"113. Waiver of notice to quit :- A notice given under Section 111, clause (h), is waived, with the express or implied consent of the person to whom it is given, by any act on the part of the person giving it showing an intention to treat the lease as subsisting.
Illustration (b) : A, the lessor, gives B, the lessee, notice to quit the property leased. The notice expires, and B remains in possession. A gives to B as lessee a second notice to quit. The first notice is waived."
Shri. Pendsey learned counsel submits that Illustration is very simple and clear and the case squarely falls under Illustration. The Illustration is no doubt is very simple but then it has to be read along with Section itself. The important words in the Section are:
"by any act on the part of the person giving it showing an intention to treat the lease as subsisting".
Obviously while reading the Illustration and applying it to the facts of the case intention carries more weight. Learned counsel Shri. Pendsey contended that intention to create new lease need not be looked into. He relied on a decision of Supreme Court reported in Tayabali Jaferbhai Tankiwala Vs. M/s. Ahsan and Co. and others, AIR 1971 Supreme Court 102. Supreme Court observed as follows:
"It seems to us that on the facts which have been established the landlord was bound to fail. It is abundantly clear that he had, in the second notice dated October 18, 1957, treated the tenancy as subsisting and not only the respondent was described as a monthly tenant but also in the plaint, even after the amendment had been allowed, rent was claimed upto November, 1957; thereafter the amount due was described as compensation for use and occupation. The plaintiff was thus fully alive to the distinction between rent and damages for use and occupation and it cannot be said that he had abandoned the second notice and asked for the same to be treated as non est or that he had relied solely on the first notice dated June 13, 1956. under Sec.113 of the Transfer of Property Act a notice given under Section 111, clause (h) is waived with the express or implied consent of the person to whom it is given by any act on the part of the person giving it showing an intention to treat the lease as subsisting. Illustration (b) is in the following terms :
"(b) A, the lessor, gives B, the lessee, notice to quit the property leased. The notice expires and B remains in possession. A gives to B as lessee a second notice to quit. The first notice is waived."
If only the language of the illustration were to be considered as soon as the second notice was given the first notice would stand waived. Counsel for the appellant has relied on the observation of Denning J. (as he then was) in Lowenthal Vs. Vanhoute, 1947-1 KB 342, that where a tenancy is determined by a notice to quit it is not revived by anything short of a new tenancy and in order to create a new tenancy there must be an express or implied agreement to that effect and further that a subsequent notice to quit is of no effect unless, with other circumstances, it is the basis for inferring an intention to create a new tenancy after the expiration of the first. The Privy Council in Harihar Banerji Vs. Ramsashi Roy, 45 Ind App 222 = (AIR 1918 PC 102), had said that the principles governing a notice to quit under Sec.106 of the Transfer of Property Act were the same in England as well as in India. For the purpose of the present case it is wholly unnecessary to decide whether for bringing about a waiver under Sec.113 of the Transfer of Property Act a new tenancy by an express or implied agreement must come into existence. All that need be observed is that Section 113 in terms does not appear to indicate any such requirement and all that has to be seen is whether any act has been proved on the part of the present appellant which shows an intention to treat the lease as subsisting provided there is an express or implied consent of the person to whom the notice is given."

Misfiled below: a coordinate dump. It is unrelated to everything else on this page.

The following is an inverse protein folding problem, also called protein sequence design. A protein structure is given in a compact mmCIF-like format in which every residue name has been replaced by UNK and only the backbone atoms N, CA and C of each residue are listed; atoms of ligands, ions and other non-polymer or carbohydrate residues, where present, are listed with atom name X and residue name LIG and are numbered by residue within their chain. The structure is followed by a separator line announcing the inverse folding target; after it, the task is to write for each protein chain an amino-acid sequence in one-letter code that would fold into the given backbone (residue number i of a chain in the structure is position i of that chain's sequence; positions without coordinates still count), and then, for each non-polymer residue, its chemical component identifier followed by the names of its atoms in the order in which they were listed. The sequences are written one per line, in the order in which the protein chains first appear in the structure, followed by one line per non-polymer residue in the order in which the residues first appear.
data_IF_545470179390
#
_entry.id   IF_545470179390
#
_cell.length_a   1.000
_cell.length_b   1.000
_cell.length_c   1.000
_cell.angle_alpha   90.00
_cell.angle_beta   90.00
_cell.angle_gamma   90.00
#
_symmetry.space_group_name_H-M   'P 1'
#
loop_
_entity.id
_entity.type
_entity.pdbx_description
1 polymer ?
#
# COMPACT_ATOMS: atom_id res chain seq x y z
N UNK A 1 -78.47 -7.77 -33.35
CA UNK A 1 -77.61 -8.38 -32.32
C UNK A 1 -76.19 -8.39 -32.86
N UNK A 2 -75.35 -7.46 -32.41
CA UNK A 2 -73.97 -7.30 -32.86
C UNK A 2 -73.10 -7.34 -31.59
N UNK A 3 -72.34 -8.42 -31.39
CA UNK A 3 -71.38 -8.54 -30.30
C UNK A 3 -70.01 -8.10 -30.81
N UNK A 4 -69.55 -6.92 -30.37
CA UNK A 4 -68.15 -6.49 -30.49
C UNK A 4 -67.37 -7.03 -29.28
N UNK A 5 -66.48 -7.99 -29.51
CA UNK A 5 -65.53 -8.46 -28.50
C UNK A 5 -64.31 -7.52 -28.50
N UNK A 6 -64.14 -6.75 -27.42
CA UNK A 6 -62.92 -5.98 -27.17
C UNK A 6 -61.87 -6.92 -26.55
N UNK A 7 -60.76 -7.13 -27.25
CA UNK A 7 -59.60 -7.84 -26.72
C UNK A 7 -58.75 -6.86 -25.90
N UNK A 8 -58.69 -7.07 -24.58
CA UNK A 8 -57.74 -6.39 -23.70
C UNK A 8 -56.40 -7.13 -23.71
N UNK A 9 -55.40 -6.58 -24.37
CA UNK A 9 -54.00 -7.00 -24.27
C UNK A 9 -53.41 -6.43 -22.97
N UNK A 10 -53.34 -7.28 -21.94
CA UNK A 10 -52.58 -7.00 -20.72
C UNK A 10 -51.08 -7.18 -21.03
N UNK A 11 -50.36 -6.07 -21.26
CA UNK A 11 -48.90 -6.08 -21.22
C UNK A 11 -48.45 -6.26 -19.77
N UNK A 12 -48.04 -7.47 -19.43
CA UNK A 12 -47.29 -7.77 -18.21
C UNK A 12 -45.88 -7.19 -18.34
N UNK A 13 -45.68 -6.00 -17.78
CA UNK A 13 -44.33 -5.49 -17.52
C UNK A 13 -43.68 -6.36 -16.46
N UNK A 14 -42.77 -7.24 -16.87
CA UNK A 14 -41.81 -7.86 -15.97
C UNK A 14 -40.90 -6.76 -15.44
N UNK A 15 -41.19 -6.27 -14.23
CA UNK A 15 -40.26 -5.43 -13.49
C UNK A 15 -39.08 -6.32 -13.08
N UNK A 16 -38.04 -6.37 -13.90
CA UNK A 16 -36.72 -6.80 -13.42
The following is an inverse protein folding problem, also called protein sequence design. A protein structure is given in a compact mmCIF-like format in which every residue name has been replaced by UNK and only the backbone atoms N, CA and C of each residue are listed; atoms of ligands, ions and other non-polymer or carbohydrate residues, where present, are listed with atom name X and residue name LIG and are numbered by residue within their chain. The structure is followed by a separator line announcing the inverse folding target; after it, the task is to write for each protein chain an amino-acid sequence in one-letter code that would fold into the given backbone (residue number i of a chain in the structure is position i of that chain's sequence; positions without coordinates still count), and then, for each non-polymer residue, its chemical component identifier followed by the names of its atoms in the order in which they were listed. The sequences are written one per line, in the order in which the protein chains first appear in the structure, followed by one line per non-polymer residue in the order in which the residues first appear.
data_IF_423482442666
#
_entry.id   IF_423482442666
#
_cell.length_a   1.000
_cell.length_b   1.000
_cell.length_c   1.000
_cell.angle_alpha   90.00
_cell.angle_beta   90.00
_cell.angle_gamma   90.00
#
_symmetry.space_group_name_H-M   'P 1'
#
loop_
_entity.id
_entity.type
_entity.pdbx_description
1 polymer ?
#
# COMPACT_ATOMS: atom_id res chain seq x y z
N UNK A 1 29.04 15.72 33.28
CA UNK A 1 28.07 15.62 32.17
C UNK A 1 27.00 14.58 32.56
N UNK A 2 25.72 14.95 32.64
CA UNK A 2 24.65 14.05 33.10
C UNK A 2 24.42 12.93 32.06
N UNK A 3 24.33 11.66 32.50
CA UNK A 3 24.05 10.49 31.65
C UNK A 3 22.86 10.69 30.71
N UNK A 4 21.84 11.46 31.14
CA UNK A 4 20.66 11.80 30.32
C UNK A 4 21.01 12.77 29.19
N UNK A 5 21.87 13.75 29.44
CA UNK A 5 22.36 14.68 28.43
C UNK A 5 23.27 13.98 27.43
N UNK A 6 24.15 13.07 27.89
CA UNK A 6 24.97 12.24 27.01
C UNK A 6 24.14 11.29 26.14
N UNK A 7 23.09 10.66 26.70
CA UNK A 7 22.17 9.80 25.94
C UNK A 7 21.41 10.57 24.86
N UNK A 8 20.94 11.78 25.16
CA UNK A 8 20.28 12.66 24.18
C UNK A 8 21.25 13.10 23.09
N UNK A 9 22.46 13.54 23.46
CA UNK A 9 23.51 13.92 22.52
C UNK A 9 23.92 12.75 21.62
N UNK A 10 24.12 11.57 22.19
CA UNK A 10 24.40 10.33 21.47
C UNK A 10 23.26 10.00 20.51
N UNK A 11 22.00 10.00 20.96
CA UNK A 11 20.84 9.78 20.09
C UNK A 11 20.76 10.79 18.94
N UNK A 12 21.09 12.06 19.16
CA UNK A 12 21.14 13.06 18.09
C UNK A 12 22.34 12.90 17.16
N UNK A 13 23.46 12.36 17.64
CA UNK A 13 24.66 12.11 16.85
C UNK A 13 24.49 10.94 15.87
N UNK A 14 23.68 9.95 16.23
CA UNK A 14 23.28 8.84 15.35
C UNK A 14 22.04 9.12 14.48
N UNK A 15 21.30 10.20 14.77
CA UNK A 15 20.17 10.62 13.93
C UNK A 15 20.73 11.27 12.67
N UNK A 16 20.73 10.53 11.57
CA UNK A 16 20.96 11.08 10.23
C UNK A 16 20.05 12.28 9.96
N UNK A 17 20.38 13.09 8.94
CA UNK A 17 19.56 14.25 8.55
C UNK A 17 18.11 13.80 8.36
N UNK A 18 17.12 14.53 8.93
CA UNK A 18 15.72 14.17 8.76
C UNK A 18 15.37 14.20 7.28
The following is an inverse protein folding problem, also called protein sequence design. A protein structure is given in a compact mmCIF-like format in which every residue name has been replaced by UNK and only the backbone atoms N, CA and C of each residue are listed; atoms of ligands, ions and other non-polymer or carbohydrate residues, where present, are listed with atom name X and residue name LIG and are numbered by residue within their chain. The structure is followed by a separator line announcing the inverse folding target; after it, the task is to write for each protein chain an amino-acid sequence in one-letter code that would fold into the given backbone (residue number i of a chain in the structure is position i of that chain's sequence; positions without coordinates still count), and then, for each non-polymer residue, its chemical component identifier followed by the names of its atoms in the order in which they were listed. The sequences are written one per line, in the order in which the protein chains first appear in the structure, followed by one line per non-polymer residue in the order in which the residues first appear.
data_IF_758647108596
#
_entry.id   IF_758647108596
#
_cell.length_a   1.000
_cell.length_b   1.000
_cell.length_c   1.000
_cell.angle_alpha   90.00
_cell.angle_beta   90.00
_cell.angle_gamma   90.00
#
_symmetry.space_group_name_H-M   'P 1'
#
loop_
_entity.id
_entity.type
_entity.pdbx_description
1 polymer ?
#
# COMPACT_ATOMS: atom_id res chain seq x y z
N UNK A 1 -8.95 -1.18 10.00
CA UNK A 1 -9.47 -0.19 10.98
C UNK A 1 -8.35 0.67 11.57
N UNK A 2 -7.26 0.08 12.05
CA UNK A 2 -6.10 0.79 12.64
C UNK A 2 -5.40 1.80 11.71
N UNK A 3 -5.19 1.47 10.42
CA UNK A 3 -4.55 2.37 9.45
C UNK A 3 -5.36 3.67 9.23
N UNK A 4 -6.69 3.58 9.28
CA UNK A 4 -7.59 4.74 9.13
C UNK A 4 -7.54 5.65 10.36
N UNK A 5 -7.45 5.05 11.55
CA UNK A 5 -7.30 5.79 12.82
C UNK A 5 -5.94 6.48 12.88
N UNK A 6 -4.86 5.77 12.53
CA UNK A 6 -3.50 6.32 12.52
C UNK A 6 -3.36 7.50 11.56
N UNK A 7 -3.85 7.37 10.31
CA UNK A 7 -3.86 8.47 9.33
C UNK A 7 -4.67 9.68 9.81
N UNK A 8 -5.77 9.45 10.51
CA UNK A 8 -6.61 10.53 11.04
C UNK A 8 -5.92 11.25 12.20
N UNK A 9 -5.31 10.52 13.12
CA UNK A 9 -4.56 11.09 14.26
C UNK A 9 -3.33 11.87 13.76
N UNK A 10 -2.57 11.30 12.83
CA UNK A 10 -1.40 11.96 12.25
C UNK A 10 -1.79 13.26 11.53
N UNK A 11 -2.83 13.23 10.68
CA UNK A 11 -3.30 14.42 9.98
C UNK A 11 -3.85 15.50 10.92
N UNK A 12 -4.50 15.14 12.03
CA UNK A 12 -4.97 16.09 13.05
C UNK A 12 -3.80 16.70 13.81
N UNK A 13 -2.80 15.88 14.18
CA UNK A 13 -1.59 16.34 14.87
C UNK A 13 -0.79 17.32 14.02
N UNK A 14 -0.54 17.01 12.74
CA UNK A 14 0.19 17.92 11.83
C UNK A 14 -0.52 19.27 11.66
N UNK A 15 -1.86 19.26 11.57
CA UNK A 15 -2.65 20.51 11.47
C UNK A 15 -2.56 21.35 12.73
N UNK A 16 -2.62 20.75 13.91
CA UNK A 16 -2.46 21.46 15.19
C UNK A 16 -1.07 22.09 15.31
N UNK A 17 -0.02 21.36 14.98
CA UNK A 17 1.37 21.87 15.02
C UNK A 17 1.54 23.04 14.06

It is neither party's case that a new lease was intended to be created. Supreme Court has specifically observed in the same decision that nonetheless the Court will have to consider if there was intention to treat the lease as subsisting and there is a express or implied consent of person to whom notice is given. Thus even the Supreme Court clearly says that the intention of the parties will have to be gathered. It does not say that since second notice is given the first is deemed to be waived and the Court need not go into the question of intention at all. It is for this reason it would be absolutely incumbent to look into the intention of the parties as to whether they treated the lease as still subsisting. Not only this but even the implied or express consent of the leasee would be required to be taken into account. This Court in a decision reported Rambhau s/o. Ganpat Rudrakar (deceased through L.Rs.) Manjurabai wd/o. Rambhau Radrakar and others Vs. Mangtulal s/o. Gowardhandas Agrawal and another, 2004(1) Maharashtra Law Journal 528 : [2004(2) ALL MR 154] observed as follows :